* * * * *

Par. 3. Section 1.42-8 is amended by:

1. Revising the second sentence of paragraph (a)(6)(i).

2. Revising paragraph (a)(6)(ii).

3. Redesignating the year “1993” as “2003” and the year “1994” as “2004” each place it appears in paragraph (a)(7), Example 1 and Example 2.

4. In Example 1. of paragraph (a)(7), revising the second to the last sentence of (ii), removing the second sentence of (iii), and revising (iv).

5. In Example 2. of paragraph (a)(7), removing the third sentence of (iii) and revising (iv).

6. Removing the third sentence of paragraph (b)(4)(i).

7. Revising paragraph (b)(4)(ii).

The revisions read as follows:

§1.42-8 Election of appropriate percentage month.

(a) * * *

(6) Procedures—(i) Taxpayer. * * * The taxpayer must retain a copy of the binding agreement and the election statement.

(ii) Agency. The Agency must retain the original of the binding agreement and election statement and, to the extent required by Schedule A (Form 8610), “Carryover Allocation of Low-Income Housing Credit,” account for the binding agreement and election statement on that schedule.

(7) * * *

Example 1. * * *

(ii) * * * Because allocations were made for the building in two separate calendar years, Agency must issue two Forms 8609, “Low-Income Housing Credit Allocation Certification,” to X. * * *

* * * * *

(iv) Agency retains the original of the binding agreement, election statement, and 2003 carryover allocation document. Agency accounts for the binding agreement, election statement, and 2003 carryover allocation on the Schedule A (Form 8610) that it files for the 2003 calendar year. After the building is placed in service in 2004, and assuming other necessary requirements for issuing a Form 8609 are met (for example, taxpayer has certified all sources and uses of funds and development costs for the building under §1.42-17), Agency issues to X a copy of the Form 8609 reflecting the 2003 carryover allocation of $100,000. Agency accounts for the Form 8609 on the first Form 8610 that it files following the date the Form 8609 is issued to X. Agency also issues to X a copy of the Form 8609 reflecting the $50,000 allocation made in 2004 and accounts for the 2004 allocation on the Form 8610, “Annual Low-Income Housing Credit Agencies Report,” that it files for the 2004 calendar year. Agency retains copies of the Forms 8609 that are issued to X.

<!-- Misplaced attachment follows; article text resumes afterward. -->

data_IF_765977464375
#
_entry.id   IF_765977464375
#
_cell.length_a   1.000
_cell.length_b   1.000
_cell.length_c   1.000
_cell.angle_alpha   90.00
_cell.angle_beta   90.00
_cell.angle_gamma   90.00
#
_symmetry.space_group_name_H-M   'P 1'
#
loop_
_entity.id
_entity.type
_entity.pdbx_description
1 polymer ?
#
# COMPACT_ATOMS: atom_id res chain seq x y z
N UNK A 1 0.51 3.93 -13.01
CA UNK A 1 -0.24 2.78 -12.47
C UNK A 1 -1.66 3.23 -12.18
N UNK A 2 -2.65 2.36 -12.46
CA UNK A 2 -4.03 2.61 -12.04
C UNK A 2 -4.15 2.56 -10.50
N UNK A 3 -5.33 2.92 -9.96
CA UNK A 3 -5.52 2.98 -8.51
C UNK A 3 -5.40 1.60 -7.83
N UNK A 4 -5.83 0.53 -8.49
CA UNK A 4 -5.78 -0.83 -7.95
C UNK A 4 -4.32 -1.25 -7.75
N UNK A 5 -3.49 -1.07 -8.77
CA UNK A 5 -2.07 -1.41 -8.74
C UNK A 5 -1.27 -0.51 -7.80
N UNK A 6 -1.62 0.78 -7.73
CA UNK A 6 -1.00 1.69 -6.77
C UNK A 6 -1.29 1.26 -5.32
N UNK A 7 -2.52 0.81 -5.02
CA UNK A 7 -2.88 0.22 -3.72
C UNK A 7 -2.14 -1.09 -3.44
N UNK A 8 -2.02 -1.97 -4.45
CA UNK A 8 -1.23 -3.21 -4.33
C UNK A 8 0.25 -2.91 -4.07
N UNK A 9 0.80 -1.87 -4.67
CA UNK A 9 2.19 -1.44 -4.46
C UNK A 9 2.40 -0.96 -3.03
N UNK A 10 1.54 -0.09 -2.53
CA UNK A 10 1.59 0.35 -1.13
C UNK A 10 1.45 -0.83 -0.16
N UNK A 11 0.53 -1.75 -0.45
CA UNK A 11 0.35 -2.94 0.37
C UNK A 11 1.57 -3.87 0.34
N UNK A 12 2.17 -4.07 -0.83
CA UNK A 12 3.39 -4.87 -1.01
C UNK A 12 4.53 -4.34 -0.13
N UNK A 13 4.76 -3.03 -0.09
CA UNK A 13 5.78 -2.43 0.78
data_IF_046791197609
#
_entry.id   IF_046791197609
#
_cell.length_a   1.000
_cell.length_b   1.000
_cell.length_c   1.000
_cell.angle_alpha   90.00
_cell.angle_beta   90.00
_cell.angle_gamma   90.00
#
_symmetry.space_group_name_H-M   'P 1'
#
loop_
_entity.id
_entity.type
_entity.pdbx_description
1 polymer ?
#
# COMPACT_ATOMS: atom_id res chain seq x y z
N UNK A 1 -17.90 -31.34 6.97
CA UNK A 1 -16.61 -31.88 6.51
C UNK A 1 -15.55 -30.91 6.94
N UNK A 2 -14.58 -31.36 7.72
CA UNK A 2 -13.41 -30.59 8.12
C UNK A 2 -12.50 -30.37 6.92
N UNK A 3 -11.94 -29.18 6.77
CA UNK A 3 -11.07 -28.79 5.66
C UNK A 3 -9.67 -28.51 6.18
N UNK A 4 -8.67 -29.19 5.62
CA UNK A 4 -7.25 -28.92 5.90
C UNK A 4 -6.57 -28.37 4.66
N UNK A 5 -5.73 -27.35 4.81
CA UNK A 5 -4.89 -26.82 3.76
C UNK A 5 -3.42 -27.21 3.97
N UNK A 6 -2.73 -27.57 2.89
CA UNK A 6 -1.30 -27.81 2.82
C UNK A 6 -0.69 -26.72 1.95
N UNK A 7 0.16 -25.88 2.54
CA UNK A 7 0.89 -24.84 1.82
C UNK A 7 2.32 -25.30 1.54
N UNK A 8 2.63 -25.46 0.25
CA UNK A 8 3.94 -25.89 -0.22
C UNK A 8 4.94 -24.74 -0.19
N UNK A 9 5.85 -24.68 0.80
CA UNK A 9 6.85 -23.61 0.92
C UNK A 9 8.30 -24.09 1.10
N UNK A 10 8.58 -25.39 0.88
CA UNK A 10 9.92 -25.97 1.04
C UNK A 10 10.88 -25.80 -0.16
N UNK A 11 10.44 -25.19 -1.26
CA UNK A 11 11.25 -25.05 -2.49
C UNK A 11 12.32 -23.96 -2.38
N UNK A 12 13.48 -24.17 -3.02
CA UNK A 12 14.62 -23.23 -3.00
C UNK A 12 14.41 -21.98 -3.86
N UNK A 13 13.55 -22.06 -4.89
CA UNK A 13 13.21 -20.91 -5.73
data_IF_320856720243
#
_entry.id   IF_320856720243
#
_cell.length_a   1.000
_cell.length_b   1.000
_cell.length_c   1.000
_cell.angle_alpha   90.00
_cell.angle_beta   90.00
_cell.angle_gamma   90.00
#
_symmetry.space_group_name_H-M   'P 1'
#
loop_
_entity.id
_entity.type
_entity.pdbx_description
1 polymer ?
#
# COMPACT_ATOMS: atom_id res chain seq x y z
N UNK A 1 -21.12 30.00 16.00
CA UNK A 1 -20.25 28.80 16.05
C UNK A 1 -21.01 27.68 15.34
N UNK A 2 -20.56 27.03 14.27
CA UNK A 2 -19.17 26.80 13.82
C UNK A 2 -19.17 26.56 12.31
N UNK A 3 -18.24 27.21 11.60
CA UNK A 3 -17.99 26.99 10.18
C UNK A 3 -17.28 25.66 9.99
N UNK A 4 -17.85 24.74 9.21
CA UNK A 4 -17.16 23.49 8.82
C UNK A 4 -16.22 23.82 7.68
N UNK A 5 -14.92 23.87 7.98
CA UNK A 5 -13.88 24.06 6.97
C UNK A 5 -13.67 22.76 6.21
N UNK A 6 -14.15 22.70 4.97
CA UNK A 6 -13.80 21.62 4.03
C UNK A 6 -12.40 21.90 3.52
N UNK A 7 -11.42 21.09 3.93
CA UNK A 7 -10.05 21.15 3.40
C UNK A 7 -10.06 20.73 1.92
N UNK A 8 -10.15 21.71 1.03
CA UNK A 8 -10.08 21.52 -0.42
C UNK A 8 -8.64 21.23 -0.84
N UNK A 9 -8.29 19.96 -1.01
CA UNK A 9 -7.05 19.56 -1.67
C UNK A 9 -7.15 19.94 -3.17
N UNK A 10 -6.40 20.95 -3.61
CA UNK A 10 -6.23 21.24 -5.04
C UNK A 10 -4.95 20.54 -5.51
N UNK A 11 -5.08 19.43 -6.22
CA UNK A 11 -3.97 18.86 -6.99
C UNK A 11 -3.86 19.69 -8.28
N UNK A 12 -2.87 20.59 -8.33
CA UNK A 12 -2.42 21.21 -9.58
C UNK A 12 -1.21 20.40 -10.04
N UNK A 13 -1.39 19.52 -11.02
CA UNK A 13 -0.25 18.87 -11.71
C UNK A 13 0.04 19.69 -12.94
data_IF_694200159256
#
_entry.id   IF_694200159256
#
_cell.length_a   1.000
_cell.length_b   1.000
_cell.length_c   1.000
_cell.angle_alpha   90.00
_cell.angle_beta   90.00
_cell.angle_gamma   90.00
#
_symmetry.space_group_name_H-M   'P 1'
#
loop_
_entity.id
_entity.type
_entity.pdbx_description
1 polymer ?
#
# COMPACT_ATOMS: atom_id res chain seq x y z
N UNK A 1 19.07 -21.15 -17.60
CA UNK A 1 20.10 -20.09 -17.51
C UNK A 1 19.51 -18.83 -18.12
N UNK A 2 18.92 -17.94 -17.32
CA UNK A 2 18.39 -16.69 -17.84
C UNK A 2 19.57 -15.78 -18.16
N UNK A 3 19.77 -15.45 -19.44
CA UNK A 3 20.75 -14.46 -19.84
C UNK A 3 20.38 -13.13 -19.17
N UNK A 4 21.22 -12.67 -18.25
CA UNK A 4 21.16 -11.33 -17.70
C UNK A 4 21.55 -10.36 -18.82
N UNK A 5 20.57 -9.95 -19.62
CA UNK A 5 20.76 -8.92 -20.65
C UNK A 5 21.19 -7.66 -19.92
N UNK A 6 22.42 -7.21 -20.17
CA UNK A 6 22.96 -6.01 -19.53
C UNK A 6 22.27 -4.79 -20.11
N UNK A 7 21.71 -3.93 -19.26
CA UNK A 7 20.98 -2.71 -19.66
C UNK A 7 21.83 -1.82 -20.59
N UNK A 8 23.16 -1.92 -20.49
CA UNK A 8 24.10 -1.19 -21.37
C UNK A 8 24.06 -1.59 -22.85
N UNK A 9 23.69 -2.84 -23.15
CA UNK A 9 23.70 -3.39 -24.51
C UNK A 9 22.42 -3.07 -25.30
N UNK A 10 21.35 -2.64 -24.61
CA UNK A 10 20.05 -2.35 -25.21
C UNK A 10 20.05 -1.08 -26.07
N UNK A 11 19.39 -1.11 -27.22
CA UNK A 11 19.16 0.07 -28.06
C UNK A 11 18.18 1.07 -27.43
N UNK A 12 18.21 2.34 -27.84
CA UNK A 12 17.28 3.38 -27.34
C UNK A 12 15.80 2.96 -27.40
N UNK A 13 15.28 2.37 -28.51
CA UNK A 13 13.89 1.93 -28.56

Example 2. * * *

* * * * *

(iv) Agency retains the original of the binding agreements, election statements, and carryover allocation documents. Agency accounts for the binding agreement, election statement, and 2003 carryover allocation on the Schedule A (Form 8610) that it files for the 2003 calendar year. Agency also accounts for the binding agreement, election statement, and 2004 carryover allocation on the Schedule A (Form 8610) that it files for the 2004 calendar year. After each separate new building is placed in service, and assuming other necessary requirements for issuing a Form 8609 are met (for example, taxpayer has certified all sources and uses of funds and development costs for the building under §1.42-17), the Agency will issue to X a copy of the Form 8609 reflecting the 2003 carryover allocation of $70,000 and a copy of the Form 8609 reflecting the 2004 carryover allocation of $50,000, respectively. Agency accounts for each Form 8609 on the Form 8610 that reflects the calendar year each Form 8609 is issued. Agency retains copies of the Forms 8609 that are issued to X.

(b) * * *

(4) * * *

(ii) Agency. The Agency must retain the original of the election statement and a copy of the Form 8609 that reflects the election statement. The Agency must file an additional copy of the Form 8609 with the Agency's Form 8610 that reflects the calendar year the Form 8609 is issued.